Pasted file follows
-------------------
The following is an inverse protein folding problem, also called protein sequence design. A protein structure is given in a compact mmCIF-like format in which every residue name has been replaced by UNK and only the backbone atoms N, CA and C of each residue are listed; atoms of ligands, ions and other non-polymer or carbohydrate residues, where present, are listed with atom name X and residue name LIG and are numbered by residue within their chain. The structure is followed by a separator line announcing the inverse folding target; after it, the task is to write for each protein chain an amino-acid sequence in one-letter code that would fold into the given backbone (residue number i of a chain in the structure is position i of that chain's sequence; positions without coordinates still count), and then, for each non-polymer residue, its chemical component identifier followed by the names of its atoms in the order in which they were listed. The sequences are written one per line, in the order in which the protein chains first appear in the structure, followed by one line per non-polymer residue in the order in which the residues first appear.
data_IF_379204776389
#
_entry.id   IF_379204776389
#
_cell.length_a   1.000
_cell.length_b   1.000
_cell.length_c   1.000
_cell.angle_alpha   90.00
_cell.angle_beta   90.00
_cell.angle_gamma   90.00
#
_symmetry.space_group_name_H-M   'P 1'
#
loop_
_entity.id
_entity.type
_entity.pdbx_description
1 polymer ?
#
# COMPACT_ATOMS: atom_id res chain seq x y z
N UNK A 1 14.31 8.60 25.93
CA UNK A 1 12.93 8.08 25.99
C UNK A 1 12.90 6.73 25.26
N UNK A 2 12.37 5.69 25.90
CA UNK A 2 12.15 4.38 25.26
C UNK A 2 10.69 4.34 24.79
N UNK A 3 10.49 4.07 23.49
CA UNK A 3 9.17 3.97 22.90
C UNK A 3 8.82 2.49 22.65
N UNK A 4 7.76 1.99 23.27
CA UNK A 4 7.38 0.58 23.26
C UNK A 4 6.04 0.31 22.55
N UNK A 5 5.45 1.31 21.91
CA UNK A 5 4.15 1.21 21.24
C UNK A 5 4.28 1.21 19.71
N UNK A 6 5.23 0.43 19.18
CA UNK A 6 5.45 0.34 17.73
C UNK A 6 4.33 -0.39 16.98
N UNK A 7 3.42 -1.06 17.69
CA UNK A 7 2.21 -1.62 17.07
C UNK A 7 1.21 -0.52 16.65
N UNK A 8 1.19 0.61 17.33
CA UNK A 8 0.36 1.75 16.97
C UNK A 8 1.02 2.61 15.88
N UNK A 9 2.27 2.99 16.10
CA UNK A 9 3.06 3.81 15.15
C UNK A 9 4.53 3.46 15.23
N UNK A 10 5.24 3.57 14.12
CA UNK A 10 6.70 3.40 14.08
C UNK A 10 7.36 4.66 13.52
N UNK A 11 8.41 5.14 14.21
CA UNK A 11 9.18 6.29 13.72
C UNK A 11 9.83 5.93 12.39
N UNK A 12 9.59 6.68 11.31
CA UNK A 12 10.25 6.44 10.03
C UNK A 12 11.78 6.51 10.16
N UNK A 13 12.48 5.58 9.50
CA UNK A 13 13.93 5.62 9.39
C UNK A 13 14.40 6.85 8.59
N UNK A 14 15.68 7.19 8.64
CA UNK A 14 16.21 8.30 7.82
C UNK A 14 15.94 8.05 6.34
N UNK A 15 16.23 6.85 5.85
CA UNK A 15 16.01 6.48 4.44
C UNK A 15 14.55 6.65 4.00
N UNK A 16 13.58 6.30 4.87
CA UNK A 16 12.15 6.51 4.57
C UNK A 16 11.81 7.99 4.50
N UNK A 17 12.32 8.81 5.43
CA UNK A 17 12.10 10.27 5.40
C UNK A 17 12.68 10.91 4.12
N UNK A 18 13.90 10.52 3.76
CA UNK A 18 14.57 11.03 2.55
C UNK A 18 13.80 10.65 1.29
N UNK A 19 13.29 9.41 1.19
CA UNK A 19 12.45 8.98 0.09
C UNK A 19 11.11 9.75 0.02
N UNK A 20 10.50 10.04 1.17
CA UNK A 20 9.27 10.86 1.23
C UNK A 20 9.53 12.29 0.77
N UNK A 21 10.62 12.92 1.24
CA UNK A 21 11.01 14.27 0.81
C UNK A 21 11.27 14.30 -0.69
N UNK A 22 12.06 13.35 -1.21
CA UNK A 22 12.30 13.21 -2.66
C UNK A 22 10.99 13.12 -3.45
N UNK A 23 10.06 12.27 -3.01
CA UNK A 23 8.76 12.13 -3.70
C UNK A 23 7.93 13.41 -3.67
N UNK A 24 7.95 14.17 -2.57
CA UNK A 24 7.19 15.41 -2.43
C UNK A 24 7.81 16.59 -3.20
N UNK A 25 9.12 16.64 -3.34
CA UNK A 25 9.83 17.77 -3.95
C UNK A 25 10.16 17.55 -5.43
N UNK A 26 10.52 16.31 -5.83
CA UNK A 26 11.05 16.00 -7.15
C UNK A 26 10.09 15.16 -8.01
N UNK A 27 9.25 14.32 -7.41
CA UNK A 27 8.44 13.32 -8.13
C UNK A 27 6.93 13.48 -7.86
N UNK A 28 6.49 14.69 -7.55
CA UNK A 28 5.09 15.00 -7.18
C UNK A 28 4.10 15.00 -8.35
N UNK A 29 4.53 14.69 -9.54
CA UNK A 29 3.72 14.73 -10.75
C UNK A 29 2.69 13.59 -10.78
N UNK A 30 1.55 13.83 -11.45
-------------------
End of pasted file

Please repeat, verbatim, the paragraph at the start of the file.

The following is an inverse protein folding problem, also called protein sequence design. A protein structure is given in a compact mmCIF-like format in which every residue name has been replaced by UNK and only the backbone atoms N, CA and C of each residue are listed; atoms of ligands, ions and other non-polymer or carbohydrate residues, where present, are listed with atom name X and residue name LIG and are numbered by residue within their chain. The structure is followed by a separator line announcing the inverse folding target; after it, the task is to write for each protein chain an amino-acid sequence in one-letter code that would fold into the given backbone (residue number i of a chain in the structure is position i of that chain's sequence; positions without coordinates still count), and then, for each non-polymer residue, its chemical component identifier followed by the names of its atoms in the order in which they were listed. The sequences are written one per line, in the order in which the protein chains first appear in the structure, followed by one line per non-polymer residue in the order in which the residues first appear.